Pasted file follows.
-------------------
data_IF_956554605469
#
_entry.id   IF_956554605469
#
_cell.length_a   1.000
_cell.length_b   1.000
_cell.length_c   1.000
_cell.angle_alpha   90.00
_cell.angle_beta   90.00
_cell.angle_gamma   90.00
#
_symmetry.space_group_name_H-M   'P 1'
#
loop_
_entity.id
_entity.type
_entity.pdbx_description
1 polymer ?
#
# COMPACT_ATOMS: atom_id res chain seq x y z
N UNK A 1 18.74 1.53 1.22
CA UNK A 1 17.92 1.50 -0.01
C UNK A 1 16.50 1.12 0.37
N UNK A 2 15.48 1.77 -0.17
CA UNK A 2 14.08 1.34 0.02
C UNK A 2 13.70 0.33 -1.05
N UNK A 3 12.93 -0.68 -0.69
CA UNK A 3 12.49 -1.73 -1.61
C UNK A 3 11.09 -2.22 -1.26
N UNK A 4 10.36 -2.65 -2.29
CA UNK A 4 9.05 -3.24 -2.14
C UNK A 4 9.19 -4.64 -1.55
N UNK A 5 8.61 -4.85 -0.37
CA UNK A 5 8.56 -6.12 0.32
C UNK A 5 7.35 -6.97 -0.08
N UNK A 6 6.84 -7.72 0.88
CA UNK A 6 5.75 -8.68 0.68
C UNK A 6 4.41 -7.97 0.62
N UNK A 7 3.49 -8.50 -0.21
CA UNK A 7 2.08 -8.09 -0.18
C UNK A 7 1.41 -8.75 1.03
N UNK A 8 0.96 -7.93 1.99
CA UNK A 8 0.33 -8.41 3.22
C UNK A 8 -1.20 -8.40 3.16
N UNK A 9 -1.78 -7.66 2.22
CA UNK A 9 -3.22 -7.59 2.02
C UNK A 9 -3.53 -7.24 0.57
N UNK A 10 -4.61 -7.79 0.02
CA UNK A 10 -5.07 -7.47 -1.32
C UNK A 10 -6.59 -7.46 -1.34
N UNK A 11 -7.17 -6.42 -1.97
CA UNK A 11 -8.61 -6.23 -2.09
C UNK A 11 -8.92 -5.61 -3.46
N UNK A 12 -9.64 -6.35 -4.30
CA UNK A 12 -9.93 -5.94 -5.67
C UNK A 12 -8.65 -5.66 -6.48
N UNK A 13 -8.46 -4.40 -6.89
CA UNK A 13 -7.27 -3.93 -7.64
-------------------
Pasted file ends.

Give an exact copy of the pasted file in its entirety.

data_IF_956554605469
#
_entry.id   IF_956554605469
#
_cell.length_a   1.000
_cell.length_b   1.000
_cell.length_c   1.000
_cell.angle_alpha   90.00
_cell.angle_beta   90.00
_cell.angle_gamma   90.00
#
_symmetry.space_group_name_H-M   'P 1'
#
loop_
_entity.id
_entity.type
_entity.pdbx_description
1 polymer ?
#
# COMPACT_ATOMS: atom_id res chain seq x y z
N UNK A 1 18.74 1.53 1.22
CA UNK A 1 17.92 1.50 -0.01
C UNK A 1 16.50 1.12 0.37
N UNK A 2 15.48 1.77 -0.17
CA UNK A 2 14.08 1.34 0.02
C UNK A 2 13.70 0.33 -1.05
N UNK A 3 12.93 -0.68 -0.69
CA UNK A 3 12.49 -1.73 -1.61
C UNK A 3 11.09 -2.22 -1.26
N UNK A 4 10.36 -2.65 -2.29
CA UNK A 4 9.05 -3.24 -2.14
C UNK A 4 9.19 -4.64 -1.55
N UNK A 5 8.61 -4.85 -0.37
CA UNK A 5 8.56 -6.12 0.32
C UNK A 5 7.35 -6.97 -0.08
N UNK A 6 6.84 -7.72 0.88
CA UNK A 6 5.75 -8.68 0.68
C UNK A 6 4.41 -7.97 0.62
N UNK A 7 3.49 -8.50 -0.21
CA UNK A 7 2.08 -8.09 -0.18
C UNK A 7 1.41 -8.75 1.03
N UNK A 8 0.96 -7.93 1.99
CA UNK A 8 0.33 -8.41 3.22
C UNK A 8 -1.20 -8.40 3.16
N UNK A 9 -1.78 -7.66 2.22
CA UNK A 9 -3.22 -7.59 2.02
C UNK A 9 -3.53 -7.24 0.57
N UNK A 10 -4.61 -7.79 0.02
CA UNK A 10 -5.07 -7.47 -1.32
C UNK A 10 -6.59 -7.46 -1.34
N UNK A 11 -7.17 -6.42 -1.97
CA UNK A 11 -8.61 -6.23 -2.09
C UNK A 11 -8.92 -5.61 -3.46
N UNK A 12 -9.64 -6.35 -4.30
CA UNK A 12 -9.93 -5.94 -5.67
C UNK A 12 -8.65 -5.66 -6.48
N UNK A 13 -8.46 -4.40 -6.89
CA UNK A 13 -7.27 -3.93 -7.64